Yes, you should consult with a franchise attorney before entering into an agreement, and here are the reasons why.
Benjamin Franklin could be called the “American Father of Commercial Franchising.” In 1731, he and Thomas Whitmarsh agreed that Whitmarsh would open a printing business in Charleston, South Carolina. Franklin sold paper and printing equipment to Whitmarsh while agreeing to a non-compete with Franklin.
The author of Poor Richard’s Almanac subsequently established similar relationships in multiple states (New York, Rhode Island, Pennsylvania, Massachusetts, North Carolina, and Georgia) and several countries (Antigua, Jamaica, Canada, and Great Britain). Thus, starting one of the earliest known examples of a franchise network.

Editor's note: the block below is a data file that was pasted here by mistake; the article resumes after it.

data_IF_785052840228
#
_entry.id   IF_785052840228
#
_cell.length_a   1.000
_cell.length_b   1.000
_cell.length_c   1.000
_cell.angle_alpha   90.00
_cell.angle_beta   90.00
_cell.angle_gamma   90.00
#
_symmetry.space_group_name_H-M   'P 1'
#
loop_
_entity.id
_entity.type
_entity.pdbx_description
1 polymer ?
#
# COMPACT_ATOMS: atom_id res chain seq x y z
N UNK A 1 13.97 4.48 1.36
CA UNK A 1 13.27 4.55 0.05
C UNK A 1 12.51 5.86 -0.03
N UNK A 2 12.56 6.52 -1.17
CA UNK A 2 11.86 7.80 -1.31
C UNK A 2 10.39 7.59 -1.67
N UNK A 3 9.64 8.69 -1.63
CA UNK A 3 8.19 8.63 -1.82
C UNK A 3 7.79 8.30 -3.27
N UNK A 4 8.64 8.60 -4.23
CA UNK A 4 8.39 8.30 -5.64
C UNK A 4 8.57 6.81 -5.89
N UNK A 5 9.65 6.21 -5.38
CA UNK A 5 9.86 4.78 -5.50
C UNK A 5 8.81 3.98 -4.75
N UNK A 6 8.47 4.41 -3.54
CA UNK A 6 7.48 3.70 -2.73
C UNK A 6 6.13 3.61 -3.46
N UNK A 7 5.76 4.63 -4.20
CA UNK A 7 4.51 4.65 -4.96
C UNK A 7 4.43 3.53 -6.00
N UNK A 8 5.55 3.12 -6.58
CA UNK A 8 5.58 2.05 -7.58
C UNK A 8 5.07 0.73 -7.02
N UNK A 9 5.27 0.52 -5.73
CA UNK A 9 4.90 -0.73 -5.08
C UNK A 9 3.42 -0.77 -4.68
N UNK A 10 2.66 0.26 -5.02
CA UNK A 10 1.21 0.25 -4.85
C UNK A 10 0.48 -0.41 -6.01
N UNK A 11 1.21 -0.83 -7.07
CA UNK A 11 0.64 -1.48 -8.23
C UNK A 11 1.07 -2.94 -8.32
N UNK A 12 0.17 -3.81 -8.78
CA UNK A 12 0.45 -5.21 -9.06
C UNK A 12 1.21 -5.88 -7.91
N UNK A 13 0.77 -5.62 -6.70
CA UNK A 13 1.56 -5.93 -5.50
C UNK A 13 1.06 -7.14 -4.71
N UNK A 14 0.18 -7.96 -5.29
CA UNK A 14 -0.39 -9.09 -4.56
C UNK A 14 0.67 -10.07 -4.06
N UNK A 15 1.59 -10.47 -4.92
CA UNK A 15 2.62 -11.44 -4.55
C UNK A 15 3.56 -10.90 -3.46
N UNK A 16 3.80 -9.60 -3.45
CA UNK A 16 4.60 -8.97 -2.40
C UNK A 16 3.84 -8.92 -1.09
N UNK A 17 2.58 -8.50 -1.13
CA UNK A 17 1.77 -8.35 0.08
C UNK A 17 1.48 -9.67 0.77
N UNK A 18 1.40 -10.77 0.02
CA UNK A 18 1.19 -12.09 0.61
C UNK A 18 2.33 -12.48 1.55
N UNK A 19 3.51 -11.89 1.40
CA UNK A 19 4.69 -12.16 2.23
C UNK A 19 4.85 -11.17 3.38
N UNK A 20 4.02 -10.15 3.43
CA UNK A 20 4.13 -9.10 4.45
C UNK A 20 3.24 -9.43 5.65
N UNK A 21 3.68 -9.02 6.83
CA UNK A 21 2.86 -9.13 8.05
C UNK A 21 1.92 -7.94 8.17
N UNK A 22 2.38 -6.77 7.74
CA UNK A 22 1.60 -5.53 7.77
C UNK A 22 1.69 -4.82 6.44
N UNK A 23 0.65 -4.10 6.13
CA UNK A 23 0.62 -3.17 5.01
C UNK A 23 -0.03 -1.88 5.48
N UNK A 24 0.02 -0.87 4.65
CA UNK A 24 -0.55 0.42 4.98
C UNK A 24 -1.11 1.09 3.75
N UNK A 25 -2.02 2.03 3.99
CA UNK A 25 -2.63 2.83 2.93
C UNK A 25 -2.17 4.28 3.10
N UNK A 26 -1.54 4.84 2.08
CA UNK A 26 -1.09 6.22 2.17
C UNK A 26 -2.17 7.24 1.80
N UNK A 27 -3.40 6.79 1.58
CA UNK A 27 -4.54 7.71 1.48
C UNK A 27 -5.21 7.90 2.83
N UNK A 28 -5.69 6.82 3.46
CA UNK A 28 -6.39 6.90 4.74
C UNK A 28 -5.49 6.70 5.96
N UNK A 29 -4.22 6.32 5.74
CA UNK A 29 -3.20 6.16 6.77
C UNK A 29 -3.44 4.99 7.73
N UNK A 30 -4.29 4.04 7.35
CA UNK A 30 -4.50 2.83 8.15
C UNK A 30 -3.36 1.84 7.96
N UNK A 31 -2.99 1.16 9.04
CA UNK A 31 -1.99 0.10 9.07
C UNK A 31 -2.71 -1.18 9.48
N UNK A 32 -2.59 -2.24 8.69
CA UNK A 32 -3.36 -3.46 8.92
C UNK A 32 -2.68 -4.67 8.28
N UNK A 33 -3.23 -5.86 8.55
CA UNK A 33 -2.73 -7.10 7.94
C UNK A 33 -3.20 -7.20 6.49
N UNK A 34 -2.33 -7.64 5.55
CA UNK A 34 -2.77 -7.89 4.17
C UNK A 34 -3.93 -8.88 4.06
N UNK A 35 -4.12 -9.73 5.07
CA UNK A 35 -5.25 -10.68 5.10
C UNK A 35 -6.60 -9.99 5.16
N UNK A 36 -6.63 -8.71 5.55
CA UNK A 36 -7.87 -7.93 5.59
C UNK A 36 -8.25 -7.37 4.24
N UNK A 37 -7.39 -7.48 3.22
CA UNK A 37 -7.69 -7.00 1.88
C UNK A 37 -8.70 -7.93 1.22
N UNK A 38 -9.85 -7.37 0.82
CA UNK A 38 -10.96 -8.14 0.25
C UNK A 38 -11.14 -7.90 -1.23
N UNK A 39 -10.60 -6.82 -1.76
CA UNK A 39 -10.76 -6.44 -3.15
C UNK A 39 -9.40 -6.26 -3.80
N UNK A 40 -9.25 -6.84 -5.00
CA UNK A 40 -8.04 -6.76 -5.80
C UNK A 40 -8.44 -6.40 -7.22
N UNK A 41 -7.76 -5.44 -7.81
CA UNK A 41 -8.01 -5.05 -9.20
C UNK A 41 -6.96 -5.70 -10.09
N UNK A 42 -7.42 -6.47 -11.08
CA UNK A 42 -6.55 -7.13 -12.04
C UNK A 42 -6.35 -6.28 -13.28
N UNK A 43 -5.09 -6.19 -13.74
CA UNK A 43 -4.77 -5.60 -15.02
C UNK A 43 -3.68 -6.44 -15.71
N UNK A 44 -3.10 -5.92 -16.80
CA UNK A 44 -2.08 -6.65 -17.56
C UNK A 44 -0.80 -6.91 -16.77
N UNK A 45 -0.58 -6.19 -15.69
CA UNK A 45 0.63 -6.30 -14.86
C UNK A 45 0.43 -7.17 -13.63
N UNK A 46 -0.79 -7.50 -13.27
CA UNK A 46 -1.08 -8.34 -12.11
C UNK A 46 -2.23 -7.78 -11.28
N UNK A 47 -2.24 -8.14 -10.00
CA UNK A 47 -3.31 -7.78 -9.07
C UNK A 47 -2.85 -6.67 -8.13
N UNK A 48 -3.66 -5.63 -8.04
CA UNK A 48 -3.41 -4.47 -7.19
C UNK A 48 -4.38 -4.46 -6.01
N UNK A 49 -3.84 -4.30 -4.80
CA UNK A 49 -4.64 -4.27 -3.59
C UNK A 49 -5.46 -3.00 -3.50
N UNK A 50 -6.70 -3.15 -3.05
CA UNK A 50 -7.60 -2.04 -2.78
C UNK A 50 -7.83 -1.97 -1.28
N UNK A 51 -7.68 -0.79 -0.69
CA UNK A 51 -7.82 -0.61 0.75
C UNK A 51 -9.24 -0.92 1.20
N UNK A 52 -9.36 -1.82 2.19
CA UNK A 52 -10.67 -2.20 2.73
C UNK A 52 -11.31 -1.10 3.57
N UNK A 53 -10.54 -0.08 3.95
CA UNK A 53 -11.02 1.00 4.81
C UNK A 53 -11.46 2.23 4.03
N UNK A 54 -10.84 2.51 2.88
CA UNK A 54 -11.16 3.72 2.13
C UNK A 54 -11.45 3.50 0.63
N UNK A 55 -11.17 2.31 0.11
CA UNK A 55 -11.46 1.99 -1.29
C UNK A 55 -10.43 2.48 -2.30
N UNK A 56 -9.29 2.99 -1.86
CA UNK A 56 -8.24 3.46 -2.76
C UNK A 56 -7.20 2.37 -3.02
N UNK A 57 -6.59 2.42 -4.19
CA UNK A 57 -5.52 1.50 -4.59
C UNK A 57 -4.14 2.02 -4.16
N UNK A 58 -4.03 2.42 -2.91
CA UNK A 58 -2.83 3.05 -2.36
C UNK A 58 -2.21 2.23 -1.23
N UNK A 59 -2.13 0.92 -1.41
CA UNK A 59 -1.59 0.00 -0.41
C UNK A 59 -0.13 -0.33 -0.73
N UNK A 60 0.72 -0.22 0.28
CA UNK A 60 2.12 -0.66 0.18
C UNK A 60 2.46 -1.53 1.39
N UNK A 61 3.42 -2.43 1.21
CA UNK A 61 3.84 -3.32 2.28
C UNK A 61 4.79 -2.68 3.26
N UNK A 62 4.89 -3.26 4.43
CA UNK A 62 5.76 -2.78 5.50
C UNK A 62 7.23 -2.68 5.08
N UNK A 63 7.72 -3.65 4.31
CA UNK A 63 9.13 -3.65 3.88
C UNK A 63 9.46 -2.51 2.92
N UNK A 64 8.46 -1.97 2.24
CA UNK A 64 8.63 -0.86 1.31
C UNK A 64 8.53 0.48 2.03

From those early humble beginnings, franchising has evolved to become a tried and true, all-be-it complex, business model. Franchising, implemented correctly, is a practical and efficient way for those who want to start a new business to connect with companies that seek to quickly expand their markets.
The franchisee (new business owner) gets the advantages of a brand recognition, a turnkey business operation with ongoing assistance, and group purchasing power in most cases. The franchisor (the existing business owner) benefits from expansion with little capital, motivated ownership, and greater brand awareness.
Franchising, as an industry, did not come into its own until the 1950’s and 1960’s when brand names such as McDonald’s, Denny’s, Dunkin Donuts, Holiday Inn, H&R Block, and many other iconic businesses launched their own franchise networks.